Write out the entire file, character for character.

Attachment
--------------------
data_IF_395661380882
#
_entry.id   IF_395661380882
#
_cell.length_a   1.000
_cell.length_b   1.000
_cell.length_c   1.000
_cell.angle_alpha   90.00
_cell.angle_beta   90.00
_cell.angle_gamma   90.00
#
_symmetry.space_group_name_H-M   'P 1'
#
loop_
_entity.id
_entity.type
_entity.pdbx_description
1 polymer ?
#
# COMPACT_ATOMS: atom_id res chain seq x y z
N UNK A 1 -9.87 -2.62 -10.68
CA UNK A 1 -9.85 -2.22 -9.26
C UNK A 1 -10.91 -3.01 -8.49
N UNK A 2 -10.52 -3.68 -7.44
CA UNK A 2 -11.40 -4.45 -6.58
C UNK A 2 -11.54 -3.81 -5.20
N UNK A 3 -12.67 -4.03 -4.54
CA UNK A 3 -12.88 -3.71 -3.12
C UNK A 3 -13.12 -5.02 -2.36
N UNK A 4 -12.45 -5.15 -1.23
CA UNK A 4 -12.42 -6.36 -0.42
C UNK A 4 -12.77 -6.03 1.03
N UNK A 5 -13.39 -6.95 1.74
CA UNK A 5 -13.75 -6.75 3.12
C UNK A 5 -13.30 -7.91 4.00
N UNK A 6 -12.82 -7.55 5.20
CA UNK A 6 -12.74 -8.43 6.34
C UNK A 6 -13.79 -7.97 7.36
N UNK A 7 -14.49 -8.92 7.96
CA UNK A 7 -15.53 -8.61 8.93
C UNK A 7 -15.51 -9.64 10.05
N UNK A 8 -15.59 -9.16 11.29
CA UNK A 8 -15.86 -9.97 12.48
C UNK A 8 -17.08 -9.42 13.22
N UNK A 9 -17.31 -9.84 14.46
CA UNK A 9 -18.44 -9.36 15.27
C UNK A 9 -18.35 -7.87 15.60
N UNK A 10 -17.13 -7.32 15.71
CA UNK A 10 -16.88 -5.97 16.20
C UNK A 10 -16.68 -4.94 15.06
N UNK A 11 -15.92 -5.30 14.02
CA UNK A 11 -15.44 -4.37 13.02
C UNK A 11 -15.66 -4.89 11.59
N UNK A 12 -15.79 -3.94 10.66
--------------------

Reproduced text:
data_IF_395661380882
#
_entry.id   IF_395661380882
#
_cell.length_a   1.000
_cell.length_b   1.000
_cell.length_c   1.000
_cell.angle_alpha   90.00
_cell.angle_beta   90.00
_cell.angle_gamma   90.00
#
_symmetry.space_group_name_H-M   'P 1'
#
loop_
_entity.id
_entity.type
_entity.pdbx_description
1 polymer ?
#
# COMPACT_ATOMS: atom_id res chain seq x y z
N UNK A 1 -9.87 -2.62 -10.68
CA UNK A 1 -9.85 -2.22 -9.26
C UNK A 1 -10.91 -3.01 -8.49
N UNK A 2 -10.52 -3.68 -7.44
CA UNK A 2 -11.40 -4.45 -6.58
C UNK A 2 -11.54 -3.81 -5.20
N UNK A 3 -12.67 -4.03 -4.54
CA UNK A 3 -12.88 -3.71 -3.12
C UNK A 3 -13.12 -5.02 -2.36
N UNK A 4 -12.45 -5.15 -1.23
CA UNK A 4 -12.42 -6.36 -0.42
C UNK A 4 -12.77 -6.03 1.03
N UNK A 5 -13.39 -6.95 1.74
CA UNK A 5 -13.75 -6.75 3.12
C UNK A 5 -13.30 -7.91 4.00
N UNK A 6 -12.82 -7.55 5.20
CA UNK A 6 -12.74 -8.43 6.34
C UNK A 6 -13.79 -7.97 7.36
N UNK A 7 -14.49 -8.92 7.96
CA UNK A 7 -15.53 -8.61 8.93
C UNK A 7 -15.51 -9.64 10.05
N UNK A 8 -15.59 -9.16 11.29
CA UNK A 8 -15.86 -9.97 12.48
C UNK A 8 -17.08 -9.42 13.22
N UNK A 9 -17.31 -9.84 14.46
CA UNK A 9 -18.44 -9.36 15.27
C UNK A 9 -18.35 -7.87 15.60
N UNK A 10 -17.13 -7.32 15.71
CA UNK A 10 -16.88 -5.97 16.20
C UNK A 10 -16.68 -4.94 15.06
N UNK A 11 -15.92 -5.30 14.02
CA UNK A 11 -15.44 -4.37 13.02
C UNK A 11 -15.66 -4.89 11.59
N UNK A 12 -15.79 -3.94 10.66